For the past 30 years, support for independence has been remarkably stable at 40 per cent, except for two brief periods (after the failure of the Meech Lake Accord and in the last weeks of the 1995 referendum campaign). That stability has frustrated separatists, whose constant efforts to convince Quebecers to follow them has fallen on a majority of deaf ears. It also confuses Canadians outside the province, who wonder why on Earth so many Quebecers still believe that separation would be good for Quebec. Hasn't the province become one of the most prosperous regions on Earth (Statistics Canada announced yesterday that Quebec's unemployment rate had gone down to 7.3 per cent, significantly lower than Ontario's)? Aren't French-speaking Quebecers in control of their province's political and economic affairs? Doesn't Quebec receive billions in equalization payments, thanks to which Quebec taxpayers can afford very generous social programs?
For older separatists, these facts do not compensate for the historical wrongs – their list is endless – suffered by French Canadians since the 1763 conquest. Theirs is generally an emotional nationalism, although rationalized by political and economic arguments.
Younger separatists' reasons for supporting independence are different. They are full of confidence in themselves and therefore do not fear separation. They travel all over the world to study, work and visit but have never found a reason to go to Toronto or Vancouver, let alone St. John's or Regina. To them, the rest of Canada is a foreign country, with a different culture and different values. They see the election of a majority Harper government and Quebecers' massive vote for the NDP as the latest demonstration of the unbridgeable canyon between Quebec and English Canada. They believe the federal system is inefficient and that Quebec could better tackle the challenges it faces if it had all the tools of government in its possession.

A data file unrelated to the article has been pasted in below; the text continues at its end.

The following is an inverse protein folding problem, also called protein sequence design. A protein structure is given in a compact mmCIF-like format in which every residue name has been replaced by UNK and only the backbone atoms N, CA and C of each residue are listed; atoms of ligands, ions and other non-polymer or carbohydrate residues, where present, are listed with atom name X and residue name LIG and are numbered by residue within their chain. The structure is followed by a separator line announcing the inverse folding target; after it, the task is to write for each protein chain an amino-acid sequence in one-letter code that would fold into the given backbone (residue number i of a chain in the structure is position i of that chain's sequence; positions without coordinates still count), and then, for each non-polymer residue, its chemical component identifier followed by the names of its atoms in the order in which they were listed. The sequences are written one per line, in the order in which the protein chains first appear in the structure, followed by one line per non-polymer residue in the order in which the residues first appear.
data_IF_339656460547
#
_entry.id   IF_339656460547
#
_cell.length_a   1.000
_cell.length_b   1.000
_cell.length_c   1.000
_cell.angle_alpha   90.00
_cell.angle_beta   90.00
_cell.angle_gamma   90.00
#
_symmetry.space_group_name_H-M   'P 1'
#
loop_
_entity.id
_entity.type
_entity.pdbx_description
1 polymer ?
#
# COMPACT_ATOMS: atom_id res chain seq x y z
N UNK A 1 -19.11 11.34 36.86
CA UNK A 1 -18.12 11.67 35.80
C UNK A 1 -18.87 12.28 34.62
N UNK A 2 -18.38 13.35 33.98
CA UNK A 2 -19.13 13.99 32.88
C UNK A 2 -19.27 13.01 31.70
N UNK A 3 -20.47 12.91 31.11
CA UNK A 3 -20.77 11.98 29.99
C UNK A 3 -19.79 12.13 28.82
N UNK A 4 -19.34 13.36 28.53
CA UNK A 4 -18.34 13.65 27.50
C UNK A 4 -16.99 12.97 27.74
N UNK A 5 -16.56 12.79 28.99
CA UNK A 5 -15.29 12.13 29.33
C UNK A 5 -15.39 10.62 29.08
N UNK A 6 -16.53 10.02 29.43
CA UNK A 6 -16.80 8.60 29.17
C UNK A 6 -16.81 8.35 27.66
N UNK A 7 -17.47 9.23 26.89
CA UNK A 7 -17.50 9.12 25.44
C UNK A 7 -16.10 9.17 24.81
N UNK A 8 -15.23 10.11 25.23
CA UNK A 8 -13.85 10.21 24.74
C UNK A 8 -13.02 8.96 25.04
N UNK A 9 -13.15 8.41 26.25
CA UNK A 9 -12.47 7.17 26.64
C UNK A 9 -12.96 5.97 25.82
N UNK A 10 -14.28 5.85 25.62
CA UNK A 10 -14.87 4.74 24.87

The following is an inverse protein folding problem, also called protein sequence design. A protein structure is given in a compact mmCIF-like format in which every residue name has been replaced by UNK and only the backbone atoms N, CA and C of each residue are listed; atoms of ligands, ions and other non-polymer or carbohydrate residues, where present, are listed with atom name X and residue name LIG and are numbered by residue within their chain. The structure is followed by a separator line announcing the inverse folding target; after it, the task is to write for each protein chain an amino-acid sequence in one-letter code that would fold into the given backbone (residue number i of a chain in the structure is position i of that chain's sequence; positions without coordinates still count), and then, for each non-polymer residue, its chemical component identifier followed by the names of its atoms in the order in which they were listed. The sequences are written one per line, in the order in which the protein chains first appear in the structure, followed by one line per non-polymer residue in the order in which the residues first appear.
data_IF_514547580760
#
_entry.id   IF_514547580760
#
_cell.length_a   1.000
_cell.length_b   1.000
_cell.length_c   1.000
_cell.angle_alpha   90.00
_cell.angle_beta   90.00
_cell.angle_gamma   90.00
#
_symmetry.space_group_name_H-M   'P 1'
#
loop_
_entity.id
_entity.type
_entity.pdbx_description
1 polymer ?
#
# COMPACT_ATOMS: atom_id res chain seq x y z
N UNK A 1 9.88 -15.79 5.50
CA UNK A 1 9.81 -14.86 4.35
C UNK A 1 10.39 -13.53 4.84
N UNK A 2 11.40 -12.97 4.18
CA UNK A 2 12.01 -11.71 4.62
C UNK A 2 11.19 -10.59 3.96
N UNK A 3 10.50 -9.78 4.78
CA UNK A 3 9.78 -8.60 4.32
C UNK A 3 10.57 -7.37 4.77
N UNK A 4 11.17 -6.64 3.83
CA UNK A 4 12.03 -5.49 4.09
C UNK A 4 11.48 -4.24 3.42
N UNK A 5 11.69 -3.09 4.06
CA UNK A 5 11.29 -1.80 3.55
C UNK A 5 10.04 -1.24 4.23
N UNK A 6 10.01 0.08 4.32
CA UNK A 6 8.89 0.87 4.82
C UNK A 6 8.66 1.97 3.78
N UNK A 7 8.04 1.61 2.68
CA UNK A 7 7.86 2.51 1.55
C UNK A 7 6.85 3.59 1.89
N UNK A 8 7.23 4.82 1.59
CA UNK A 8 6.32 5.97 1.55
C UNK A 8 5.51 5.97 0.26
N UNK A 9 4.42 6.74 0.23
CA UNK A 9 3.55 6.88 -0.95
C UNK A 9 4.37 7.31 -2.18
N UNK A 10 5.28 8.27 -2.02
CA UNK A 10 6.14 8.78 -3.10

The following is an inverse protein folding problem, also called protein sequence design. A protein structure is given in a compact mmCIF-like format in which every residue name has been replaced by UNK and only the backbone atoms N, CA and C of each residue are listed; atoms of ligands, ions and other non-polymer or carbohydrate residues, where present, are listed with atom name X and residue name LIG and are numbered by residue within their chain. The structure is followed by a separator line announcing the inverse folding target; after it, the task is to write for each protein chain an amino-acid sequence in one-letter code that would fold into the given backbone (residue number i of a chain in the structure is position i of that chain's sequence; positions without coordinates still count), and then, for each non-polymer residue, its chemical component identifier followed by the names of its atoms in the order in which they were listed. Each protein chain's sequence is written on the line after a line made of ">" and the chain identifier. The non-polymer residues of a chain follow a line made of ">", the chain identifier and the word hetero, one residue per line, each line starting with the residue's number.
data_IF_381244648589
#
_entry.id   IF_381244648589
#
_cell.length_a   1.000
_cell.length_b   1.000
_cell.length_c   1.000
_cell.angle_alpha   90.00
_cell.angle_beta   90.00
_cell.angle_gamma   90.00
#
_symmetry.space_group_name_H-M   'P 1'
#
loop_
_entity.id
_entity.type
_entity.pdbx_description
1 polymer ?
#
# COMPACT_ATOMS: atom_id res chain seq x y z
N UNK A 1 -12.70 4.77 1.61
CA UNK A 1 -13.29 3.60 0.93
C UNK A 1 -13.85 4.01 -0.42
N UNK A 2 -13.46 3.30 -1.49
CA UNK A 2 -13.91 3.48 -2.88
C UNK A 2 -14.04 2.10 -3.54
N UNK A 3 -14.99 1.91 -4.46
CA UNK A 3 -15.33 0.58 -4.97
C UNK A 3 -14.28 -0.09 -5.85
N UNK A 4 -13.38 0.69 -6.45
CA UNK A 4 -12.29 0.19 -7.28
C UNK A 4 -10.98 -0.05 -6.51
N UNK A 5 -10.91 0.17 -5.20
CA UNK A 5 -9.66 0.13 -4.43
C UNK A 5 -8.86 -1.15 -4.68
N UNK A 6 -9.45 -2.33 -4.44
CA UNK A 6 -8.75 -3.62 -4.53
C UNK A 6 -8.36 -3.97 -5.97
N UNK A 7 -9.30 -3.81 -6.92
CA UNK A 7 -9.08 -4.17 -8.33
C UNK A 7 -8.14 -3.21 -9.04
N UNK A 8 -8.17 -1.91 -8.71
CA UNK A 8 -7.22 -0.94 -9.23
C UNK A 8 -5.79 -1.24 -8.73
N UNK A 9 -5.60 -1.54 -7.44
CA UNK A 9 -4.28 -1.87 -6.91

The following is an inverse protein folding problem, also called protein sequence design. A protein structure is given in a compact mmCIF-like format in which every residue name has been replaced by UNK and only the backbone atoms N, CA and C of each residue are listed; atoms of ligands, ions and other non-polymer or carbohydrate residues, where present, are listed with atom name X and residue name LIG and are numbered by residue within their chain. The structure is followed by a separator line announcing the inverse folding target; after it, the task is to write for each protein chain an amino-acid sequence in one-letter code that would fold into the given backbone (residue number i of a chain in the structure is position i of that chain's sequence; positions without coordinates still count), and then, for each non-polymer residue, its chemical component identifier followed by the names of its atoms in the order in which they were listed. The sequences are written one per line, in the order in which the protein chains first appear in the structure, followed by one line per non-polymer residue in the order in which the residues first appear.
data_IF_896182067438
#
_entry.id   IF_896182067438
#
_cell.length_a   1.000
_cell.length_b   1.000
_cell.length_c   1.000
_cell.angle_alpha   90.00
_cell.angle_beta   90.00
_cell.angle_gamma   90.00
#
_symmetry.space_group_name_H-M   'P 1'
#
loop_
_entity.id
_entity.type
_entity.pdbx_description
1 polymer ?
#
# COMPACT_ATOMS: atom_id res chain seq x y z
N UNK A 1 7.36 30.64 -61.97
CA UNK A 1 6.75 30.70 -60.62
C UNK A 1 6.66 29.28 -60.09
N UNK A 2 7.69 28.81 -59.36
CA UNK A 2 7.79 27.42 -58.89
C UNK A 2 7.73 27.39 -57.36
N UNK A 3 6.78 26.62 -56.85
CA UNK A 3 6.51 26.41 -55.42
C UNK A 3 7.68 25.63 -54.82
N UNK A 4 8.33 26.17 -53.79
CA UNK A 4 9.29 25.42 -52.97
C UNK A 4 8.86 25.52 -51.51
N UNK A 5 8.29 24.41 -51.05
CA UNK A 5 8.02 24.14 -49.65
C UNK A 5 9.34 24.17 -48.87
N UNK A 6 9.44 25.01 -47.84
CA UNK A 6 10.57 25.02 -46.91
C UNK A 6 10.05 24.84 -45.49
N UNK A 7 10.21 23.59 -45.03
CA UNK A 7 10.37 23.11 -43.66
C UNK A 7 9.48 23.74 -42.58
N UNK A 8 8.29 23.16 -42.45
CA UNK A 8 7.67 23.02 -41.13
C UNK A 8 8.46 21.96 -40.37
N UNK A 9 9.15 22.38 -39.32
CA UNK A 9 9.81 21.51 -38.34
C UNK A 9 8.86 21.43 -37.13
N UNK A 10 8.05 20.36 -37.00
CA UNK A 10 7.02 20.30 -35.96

Wednesday, 22 June 2011
Andre Pratte of La Presse:
Tuesday, 21 June 2011
Tories cite deficit in eliminating auditing jobs:
On the chopping block is Audit Services Canada, an auditing shop available for a fee to all other departments that bills itself as having “a 50-year track record of helping to improve public sector accountability and operations.”
Officials at Public Works concluded, however, that the audit work could be done more cheaply by the private sector, so the office will be shut down. The department insists this will not impact the government-wide internal audit role, which was recently praised by the Auditor-General.
In all, 92 auditor positions across Canada will be terminated.
Monday, 20 June 2011
Senior Conservative hints Harper could go nuclear on Senate reform:
Jason Kenney is suggesting his boss Stephen Harper could do away with the Senate if his Conservative caucus in the Red Chamber doesn’t play ball and accept his reforms.